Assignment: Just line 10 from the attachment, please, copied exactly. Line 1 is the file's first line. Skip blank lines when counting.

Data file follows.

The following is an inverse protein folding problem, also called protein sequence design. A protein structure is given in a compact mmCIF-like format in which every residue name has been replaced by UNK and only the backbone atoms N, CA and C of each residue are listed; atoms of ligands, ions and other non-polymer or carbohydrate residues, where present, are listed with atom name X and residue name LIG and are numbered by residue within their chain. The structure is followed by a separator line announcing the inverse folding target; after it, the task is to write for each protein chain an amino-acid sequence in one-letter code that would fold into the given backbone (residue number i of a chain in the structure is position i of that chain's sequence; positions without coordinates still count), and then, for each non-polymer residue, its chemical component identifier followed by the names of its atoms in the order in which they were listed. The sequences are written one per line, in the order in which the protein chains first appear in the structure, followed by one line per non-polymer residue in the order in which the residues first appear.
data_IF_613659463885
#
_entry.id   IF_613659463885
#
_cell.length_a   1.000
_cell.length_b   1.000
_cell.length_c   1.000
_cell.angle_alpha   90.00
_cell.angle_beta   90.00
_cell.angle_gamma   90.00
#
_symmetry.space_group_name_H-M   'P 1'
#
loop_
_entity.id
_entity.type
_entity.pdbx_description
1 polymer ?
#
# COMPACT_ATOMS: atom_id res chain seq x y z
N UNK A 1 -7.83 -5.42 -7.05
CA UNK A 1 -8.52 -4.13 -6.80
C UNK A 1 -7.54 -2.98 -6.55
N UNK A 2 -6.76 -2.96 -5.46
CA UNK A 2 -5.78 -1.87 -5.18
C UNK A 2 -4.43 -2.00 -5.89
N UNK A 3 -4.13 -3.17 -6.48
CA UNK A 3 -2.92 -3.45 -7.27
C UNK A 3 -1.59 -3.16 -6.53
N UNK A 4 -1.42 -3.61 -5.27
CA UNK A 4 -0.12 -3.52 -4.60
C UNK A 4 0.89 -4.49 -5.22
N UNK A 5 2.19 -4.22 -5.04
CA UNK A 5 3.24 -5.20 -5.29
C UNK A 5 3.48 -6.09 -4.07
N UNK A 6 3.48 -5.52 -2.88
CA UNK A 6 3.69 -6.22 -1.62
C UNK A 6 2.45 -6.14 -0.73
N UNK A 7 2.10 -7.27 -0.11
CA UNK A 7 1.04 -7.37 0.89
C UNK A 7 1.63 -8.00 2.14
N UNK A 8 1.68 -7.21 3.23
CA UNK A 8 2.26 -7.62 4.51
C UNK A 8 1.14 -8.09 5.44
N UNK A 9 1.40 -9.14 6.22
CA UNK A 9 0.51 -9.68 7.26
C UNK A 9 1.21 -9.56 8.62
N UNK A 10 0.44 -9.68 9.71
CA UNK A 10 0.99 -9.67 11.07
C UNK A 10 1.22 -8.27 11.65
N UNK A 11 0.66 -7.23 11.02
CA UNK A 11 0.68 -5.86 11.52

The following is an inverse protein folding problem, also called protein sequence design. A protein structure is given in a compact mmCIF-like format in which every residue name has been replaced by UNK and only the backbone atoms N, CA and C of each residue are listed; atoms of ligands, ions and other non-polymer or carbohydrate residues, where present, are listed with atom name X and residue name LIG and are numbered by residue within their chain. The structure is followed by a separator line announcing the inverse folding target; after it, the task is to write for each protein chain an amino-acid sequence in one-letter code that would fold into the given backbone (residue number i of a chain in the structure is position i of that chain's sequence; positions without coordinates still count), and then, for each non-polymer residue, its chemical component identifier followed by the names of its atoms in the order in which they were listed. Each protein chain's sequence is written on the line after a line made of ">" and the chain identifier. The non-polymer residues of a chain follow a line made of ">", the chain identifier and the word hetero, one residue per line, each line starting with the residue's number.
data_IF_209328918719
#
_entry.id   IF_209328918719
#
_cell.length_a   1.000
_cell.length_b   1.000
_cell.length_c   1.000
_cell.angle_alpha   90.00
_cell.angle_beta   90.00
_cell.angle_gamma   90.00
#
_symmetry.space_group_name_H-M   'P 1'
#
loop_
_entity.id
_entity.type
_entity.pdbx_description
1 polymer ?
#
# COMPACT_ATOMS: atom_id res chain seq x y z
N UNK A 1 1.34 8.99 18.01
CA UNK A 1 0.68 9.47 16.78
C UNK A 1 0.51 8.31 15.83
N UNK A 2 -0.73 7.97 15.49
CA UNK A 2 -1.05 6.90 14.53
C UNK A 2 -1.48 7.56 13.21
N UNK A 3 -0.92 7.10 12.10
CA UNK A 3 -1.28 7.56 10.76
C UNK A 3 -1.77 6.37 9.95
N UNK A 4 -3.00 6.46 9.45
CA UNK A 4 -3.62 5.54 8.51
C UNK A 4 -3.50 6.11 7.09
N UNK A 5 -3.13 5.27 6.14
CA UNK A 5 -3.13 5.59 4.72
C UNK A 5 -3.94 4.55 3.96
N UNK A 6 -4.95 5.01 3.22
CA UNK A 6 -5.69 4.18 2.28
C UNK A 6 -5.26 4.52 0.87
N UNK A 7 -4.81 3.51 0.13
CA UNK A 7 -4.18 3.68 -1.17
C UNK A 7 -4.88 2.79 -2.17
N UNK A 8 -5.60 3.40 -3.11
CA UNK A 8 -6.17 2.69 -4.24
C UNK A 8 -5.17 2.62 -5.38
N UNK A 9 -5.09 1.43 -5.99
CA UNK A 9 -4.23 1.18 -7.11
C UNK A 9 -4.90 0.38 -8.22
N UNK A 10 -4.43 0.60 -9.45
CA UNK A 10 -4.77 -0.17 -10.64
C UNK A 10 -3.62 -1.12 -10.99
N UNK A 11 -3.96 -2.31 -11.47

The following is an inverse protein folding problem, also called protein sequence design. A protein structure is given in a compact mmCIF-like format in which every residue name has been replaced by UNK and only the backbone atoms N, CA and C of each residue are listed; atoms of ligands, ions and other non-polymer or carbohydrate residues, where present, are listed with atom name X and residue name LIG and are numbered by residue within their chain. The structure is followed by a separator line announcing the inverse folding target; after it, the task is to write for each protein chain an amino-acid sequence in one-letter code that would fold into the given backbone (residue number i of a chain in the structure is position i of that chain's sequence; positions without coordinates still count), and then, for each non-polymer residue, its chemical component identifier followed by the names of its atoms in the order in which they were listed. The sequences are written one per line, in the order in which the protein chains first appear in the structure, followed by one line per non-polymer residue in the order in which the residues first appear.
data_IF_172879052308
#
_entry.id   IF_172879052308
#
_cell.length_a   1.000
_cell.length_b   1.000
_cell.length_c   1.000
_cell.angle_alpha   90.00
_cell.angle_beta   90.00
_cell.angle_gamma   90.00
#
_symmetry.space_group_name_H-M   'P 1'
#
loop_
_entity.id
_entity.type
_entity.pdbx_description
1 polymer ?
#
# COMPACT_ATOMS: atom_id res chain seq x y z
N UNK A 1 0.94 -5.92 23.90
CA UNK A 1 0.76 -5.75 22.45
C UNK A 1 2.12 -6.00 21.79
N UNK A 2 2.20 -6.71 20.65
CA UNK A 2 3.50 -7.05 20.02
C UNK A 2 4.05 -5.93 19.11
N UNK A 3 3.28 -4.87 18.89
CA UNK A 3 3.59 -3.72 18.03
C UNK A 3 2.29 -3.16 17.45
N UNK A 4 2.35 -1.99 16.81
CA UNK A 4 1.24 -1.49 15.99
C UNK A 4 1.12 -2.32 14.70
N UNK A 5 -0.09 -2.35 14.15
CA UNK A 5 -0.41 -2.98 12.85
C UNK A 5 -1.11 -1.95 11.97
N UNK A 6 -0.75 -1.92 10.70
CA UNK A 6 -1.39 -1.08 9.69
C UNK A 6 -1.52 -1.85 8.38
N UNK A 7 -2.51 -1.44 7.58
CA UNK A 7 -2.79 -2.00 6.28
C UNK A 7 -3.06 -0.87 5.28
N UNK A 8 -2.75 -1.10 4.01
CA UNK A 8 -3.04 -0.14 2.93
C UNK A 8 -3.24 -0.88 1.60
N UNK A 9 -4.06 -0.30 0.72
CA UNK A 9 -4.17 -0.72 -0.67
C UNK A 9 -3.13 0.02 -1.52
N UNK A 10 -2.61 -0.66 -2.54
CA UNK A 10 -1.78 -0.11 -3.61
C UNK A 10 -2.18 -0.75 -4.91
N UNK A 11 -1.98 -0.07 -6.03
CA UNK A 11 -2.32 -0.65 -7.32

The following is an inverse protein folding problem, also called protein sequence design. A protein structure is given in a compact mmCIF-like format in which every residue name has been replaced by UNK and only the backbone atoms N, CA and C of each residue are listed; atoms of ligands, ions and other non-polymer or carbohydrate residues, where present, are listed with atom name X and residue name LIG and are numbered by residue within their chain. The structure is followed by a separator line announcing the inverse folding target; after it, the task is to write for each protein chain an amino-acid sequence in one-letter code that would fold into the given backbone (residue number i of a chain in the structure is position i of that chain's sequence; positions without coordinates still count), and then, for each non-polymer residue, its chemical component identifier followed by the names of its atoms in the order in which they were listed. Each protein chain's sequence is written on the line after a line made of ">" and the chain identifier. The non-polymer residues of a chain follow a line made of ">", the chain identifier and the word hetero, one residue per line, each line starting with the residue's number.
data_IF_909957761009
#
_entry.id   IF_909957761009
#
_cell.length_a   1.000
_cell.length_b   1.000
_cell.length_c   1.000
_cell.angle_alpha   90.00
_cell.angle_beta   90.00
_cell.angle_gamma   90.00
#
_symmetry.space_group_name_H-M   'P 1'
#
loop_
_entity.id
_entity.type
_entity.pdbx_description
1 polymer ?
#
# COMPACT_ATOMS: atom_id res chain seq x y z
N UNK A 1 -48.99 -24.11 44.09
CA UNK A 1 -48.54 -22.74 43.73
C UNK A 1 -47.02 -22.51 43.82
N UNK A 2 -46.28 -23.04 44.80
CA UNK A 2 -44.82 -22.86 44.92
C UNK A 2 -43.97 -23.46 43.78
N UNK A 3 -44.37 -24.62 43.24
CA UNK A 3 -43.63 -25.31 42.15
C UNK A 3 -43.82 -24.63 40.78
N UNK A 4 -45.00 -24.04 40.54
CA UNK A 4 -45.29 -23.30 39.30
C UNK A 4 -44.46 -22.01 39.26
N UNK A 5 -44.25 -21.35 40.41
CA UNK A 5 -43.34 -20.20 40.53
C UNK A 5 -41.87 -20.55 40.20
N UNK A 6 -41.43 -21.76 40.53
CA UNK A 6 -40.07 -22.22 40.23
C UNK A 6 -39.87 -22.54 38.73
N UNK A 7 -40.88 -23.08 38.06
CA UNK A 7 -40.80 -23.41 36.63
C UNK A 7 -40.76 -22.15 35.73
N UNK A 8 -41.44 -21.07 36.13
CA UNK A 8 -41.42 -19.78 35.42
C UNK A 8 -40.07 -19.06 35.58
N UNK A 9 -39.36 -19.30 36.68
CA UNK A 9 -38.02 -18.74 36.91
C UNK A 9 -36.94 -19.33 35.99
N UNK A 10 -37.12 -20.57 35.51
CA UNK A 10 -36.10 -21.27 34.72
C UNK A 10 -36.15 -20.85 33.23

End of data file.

_cell.angle_beta   90.00